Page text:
Publication details

APPLICATIONS OF THE SMART CITIES CONCEPT

Authors

CHALOUPKOVÁ Markéta JAŇUROVÁ Martina

Year of publication 2019
Type Article in Proceedings
Conference Proceedings of FEB Zagreb 10th International Odyssey Conference on Economics and Business.
MU Faculty or unit

Faculty of Economics and Administration

Citation
Web https://drive.google.com/file/d/1BlHR01uYpATKoYhc4pXY_Djx3F_H1XYw/view
Doi http://dx.doi.org/10.22598/odyssey
Keywords Smart City; Smart People; Smart Economy; Smart Mobility; Smart Environment; Smart Living; Smart Governance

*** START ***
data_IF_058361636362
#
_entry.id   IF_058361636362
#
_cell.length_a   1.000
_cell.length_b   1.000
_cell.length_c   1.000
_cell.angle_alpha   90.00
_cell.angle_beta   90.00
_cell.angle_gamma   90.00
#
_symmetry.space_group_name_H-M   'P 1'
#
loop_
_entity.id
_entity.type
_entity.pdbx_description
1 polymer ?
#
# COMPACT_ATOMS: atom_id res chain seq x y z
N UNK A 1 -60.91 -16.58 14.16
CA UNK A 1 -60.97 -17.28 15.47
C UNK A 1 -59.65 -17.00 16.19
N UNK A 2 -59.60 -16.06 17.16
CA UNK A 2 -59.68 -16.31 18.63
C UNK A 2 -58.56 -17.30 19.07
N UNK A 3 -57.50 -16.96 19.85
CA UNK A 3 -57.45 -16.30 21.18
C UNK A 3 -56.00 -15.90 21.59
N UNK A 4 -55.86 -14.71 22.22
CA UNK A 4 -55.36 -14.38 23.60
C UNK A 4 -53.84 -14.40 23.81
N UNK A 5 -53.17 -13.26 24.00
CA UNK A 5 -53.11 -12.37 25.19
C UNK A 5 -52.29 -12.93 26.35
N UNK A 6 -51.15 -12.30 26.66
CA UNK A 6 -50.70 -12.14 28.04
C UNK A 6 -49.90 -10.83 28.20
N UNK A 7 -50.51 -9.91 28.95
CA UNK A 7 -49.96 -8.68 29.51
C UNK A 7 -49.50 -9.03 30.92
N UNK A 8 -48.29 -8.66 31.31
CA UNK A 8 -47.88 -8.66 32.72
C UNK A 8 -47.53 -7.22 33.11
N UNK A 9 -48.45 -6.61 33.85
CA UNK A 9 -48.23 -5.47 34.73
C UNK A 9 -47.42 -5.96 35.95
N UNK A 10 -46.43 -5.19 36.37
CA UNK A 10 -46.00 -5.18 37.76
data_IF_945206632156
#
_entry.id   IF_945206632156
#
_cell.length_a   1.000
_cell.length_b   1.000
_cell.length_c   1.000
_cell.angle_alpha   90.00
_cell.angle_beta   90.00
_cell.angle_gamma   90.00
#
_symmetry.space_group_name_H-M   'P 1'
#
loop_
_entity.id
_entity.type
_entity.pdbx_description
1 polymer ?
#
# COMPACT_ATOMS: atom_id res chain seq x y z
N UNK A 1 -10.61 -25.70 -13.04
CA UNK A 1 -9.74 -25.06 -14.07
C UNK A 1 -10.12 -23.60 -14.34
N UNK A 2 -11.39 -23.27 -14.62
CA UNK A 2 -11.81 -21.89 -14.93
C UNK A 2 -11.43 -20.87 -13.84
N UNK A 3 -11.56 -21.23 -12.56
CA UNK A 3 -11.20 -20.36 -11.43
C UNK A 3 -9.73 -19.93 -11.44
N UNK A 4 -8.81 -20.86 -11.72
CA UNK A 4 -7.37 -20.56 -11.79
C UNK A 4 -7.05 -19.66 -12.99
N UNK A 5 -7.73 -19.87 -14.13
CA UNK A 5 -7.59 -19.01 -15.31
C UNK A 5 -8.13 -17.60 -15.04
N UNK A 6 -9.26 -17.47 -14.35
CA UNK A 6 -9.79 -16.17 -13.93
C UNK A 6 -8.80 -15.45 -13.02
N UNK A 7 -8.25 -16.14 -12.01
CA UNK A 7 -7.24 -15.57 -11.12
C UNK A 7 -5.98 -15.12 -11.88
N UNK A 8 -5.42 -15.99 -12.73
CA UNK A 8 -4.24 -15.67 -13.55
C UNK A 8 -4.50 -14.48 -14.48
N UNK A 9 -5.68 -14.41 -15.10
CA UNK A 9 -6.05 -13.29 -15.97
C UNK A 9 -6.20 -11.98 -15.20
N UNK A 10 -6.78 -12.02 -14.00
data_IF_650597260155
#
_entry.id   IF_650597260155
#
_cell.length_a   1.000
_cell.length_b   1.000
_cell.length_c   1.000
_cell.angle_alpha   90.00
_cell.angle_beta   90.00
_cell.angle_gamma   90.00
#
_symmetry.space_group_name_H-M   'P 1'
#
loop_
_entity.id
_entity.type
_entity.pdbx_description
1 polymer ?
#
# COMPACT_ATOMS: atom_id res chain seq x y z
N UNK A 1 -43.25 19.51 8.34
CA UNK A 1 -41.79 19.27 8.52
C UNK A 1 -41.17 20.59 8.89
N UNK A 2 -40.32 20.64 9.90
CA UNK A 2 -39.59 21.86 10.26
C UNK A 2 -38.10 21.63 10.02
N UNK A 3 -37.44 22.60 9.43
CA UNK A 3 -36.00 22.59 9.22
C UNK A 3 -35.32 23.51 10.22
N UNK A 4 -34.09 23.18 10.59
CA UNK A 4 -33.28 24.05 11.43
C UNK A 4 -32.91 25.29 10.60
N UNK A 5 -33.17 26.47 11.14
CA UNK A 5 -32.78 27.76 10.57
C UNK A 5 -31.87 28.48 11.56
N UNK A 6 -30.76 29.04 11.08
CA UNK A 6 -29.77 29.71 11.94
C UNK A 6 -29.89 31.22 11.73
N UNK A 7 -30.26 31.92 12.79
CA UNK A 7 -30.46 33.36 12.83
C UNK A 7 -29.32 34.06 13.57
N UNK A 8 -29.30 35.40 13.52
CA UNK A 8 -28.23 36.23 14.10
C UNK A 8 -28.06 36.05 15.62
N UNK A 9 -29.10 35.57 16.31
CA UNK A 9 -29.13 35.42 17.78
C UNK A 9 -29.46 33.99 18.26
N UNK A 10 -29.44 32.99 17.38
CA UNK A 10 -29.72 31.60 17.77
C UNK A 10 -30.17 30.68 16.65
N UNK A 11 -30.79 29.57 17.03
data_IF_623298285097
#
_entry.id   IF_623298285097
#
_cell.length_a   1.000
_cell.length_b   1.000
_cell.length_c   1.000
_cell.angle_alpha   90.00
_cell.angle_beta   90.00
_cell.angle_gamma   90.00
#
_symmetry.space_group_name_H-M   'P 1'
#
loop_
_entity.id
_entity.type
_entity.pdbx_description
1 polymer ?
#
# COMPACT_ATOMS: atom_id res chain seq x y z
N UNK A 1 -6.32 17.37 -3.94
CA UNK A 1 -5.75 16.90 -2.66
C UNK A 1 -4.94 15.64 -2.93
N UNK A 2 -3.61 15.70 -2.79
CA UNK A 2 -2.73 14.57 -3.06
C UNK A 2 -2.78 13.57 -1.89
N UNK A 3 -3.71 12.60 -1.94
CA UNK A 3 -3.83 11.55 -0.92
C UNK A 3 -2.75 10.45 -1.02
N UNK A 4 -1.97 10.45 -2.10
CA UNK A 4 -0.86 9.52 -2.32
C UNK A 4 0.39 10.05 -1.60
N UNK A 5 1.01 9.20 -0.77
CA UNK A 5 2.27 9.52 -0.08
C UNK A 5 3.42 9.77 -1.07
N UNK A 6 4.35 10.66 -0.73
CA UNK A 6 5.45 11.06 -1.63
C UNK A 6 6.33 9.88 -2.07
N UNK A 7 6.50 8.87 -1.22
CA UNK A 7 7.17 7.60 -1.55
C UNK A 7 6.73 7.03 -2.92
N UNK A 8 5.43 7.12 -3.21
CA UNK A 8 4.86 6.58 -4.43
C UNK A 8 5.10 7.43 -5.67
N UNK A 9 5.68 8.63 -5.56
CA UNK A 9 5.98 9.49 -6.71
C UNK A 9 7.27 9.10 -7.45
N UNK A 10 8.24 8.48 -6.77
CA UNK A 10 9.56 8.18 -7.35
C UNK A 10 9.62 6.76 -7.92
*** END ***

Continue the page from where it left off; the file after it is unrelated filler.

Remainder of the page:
Description The aim of the paper is to analyze the application of the Smart Cities concept in three selected cities of Europe - Malibor, Cork and Luxembourg. These towns were chosen deliberately because their size (by the number of inhabitants) roughly corresponds to the regional cities of the Czech Republic. The inclusion of a large city into the selection, although much more successful in the implementation of the Smart Cities concept, would be pointless as it would not reflect the specific conditions of Czech cities. Information was obtained from websites and strategic or other conceptual documents of the selected cities and from interviews with the representatives of the public sphere. In addition to the research of related literary sources, the methods used include semi-structured interviews with the representatives of cities, divisions and the departments that have been involved in urban planning or the Smart Cities concept. The interview results were analyzed, compared and generalized. In order to find the examples of good practice, selected projects aimed at the components of the Smart Cities concept, ie Smart Economy, Smart Mobility, Smart Environment, Smart Living and Smart Governance, were also presented. Projects as well as cities were chosen especially with the goal of gaining inspiration for those cities in the Czech Republic that are equally large in their population. There are several successful cities in the Czech Republic, which can be proudly considered to be Smart Cities. They are however mostly cities of the regional capital level, characterized by higher numbers of inhabitants, developed services, good transport infrastructure and, of course, easier access to financial resources. However, the Smart Cities concept has begun to penetrate even smaller cities, which are aware of the need to respond to current tre
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